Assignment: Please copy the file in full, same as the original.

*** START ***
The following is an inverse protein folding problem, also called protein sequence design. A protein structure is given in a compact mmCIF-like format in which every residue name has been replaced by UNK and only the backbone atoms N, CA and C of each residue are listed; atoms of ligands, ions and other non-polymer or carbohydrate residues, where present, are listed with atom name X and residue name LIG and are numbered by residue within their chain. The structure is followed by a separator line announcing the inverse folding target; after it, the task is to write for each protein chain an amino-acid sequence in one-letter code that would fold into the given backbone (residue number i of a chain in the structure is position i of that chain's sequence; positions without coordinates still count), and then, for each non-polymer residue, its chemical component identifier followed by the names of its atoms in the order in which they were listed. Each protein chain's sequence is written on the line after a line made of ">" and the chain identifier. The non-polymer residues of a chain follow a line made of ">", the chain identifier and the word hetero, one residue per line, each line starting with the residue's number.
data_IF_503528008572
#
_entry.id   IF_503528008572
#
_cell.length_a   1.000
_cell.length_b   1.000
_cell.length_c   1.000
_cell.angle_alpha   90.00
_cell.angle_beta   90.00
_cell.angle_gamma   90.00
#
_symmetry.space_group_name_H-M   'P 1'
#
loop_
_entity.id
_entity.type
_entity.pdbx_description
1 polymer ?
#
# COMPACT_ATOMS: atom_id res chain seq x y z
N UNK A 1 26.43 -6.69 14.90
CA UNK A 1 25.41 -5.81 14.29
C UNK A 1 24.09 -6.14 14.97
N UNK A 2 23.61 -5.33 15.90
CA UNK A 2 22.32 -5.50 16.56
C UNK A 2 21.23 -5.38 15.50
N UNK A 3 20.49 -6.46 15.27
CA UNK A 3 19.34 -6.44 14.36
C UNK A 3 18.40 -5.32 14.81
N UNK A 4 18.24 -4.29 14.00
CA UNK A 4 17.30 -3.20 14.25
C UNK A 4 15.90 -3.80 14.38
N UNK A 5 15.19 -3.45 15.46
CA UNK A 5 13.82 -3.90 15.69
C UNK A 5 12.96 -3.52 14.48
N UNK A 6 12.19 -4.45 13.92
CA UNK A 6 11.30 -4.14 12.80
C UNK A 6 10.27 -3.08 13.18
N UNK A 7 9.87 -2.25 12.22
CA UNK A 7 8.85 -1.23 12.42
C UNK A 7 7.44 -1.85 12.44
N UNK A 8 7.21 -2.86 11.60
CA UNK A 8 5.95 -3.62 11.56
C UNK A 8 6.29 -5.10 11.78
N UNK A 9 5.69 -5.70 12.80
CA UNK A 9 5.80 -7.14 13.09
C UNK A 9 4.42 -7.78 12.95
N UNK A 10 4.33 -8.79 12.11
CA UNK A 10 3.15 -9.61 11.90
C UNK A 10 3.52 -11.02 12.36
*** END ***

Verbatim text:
The following is an inverse protein folding problem, also called protein sequence design. A protein structure is given in a compact mmCIF-like format in which every residue name has been replaced by UNK and only the backbone atoms N, CA and C of each residue are listed; atoms of ligands, ions and other non-polymer or carbohydrate residues, where present, are listed with atom name X and residue name LIG and are numbered by residue within their chain. The structure is followed by a separator line announcing the inverse folding target; after it, the task is to write for each protein chain an amino-acid sequence in one-letter code that would fold into the given backbone (residue number i of a chain in the structure is position i of that chain's sequence; positions without coordinates still count), and then, for each non-polymer residue, its chemical component identifier followed by the names of its atoms in the order in which they were listed. Each protein chain's sequence is written on the line after a line made of ">" and the chain identifier. The non-polymer residues of a chain follow a line made of ">", the chain identifier and the word hetero, one residue per line, each line starting with the residue's number.
data_IF_503528008572
#
_entry.id   IF_503528008572
#
_cell.length_a   1.000
_cell.length_b   1.000
_cell.length_c   1.000
_cell.angle_alpha   90.00
_cell.angle_beta   90.00
_cell.angle_gamma   90.00
#
_symmetry.space_group_name_H-M   'P 1'
#
loop_
_entity.id
_entity.type
_entity.pdbx_description
1 polymer ?
#
# COMPACT_ATOMS: atom_id res chain seq x y z
N UNK A 1 26.43 -6.69 14.90
CA UNK A 1 25.41 -5.81 14.29
C UNK A 1 24.09 -6.14 14.97
N UNK A 2 23.61 -5.33 15.90
CA UNK A 2 22.32 -5.50 16.56
C UNK A 2 21.23 -5.38 15.50
N UNK A 3 20.49 -6.46 15.27
CA UNK A 3 19.34 -6.44 14.36
C UNK A 3 18.40 -5.32 14.81
N UNK A 4 18.24 -4.29 14.00
CA UNK A 4 17.30 -3.20 14.25
C UNK A 4 15.90 -3.80 14.38
N UNK A 5 15.19 -3.45 15.46
CA UNK A 5 13.82 -3.90 15.69
C UNK A 5 12.96 -3.52 14.48
N UNK A 6 12.19 -4.45 13.92
CA UNK A 6 11.30 -4.14 12.80
C UNK A 6 10.27 -3.08 13.18
N UNK A 7 9.87 -2.25 12.22
CA UNK A 7 8.85 -1.23 12.42
C UNK A 7 7.44 -1.85 12.44
N UNK A 8 7.21 -2.86 11.60
CA UNK A 8 5.95 -3.62 11.56
C UNK A 8 6.29 -5.10 11.78
N UNK A 9 5.69 -5.70 12.80
CA UNK A 9 5.80 -7.14 13.09
C UNK A 9 4.42 -7.78 12.95
N UNK A 10 4.33 -8.79 12.11
CA UNK A 10 3.15 -9.61 11.90
C UNK A 10 3.52 -11.02 12.36